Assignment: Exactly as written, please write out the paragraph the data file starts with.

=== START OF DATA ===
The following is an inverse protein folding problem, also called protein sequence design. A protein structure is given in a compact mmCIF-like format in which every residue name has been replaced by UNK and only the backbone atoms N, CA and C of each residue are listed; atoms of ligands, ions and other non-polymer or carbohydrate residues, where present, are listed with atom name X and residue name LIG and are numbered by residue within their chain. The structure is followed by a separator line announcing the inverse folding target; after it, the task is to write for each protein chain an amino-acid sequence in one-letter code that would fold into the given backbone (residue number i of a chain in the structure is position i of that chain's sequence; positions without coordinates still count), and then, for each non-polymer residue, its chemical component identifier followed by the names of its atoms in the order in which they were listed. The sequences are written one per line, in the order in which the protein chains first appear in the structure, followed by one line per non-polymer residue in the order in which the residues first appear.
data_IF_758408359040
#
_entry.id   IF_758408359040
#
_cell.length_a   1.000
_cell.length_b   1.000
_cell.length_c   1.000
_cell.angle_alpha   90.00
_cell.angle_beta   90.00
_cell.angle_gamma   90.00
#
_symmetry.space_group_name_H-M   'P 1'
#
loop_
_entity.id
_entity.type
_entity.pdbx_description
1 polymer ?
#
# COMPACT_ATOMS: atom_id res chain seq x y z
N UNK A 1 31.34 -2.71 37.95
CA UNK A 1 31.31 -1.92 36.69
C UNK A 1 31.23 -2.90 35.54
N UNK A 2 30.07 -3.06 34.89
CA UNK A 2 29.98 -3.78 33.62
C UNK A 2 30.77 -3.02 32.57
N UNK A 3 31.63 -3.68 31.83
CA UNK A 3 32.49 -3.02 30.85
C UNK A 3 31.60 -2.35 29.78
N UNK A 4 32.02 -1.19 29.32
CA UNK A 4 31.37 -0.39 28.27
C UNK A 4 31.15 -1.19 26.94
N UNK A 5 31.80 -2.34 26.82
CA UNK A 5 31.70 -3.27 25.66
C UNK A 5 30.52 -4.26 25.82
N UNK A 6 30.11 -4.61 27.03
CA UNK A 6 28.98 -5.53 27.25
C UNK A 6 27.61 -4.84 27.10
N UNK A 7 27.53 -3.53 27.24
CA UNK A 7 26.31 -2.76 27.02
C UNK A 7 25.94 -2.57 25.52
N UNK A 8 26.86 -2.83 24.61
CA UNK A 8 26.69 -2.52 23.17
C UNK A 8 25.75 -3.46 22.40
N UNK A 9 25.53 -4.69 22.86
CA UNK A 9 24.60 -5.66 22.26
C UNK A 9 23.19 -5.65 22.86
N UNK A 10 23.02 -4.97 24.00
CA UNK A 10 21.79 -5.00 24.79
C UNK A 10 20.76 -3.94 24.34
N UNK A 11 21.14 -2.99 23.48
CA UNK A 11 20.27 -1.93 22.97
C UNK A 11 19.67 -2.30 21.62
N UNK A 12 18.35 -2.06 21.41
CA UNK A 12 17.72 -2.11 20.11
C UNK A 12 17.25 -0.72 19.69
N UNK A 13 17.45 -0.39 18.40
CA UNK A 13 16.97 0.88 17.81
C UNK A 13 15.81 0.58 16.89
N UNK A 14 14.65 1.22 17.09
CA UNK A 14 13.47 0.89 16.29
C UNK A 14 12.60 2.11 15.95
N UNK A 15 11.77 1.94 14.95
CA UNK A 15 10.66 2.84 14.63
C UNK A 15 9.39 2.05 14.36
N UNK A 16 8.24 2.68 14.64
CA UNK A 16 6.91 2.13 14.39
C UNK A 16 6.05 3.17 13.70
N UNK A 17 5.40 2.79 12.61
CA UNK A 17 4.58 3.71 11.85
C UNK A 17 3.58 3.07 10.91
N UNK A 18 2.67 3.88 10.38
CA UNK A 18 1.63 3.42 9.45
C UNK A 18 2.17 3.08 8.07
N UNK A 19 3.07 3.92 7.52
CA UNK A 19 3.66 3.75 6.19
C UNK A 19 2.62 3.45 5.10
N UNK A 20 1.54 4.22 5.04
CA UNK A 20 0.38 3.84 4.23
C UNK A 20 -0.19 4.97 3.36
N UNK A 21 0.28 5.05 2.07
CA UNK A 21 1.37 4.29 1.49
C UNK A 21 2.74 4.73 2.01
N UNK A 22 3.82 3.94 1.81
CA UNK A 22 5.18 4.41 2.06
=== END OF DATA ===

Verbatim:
The following is an inverse protein folding problem, also called protein sequence design. A protein structure is given in a compact mmCIF-like format in which every residue name has been replaced by UNK and only the backbone atoms N, CA and C of each residue are listed; atoms of ligands, ions and other non-polymer or carbohydrate residues, where present, are listed with atom name X and residue name LIG and are numbered by residue within their chain. The structure is followed by a separator line announcing the inverse folding target; after it, the task is to write for each protein chain an amino-acid sequence in one-letter code that would fold into the given backbone (residue number i of a chain in the structure is position i of that chain's sequence; positions without coordinates still count), and then, for each non-polymer residue, its chemical component identifier followed by the names of its atoms in the order in which they were listed. The sequences are written one per line, in the order in which the protein chains first appear in the structure, followed by one line per non-polymer residue in the order in which the residues first appear.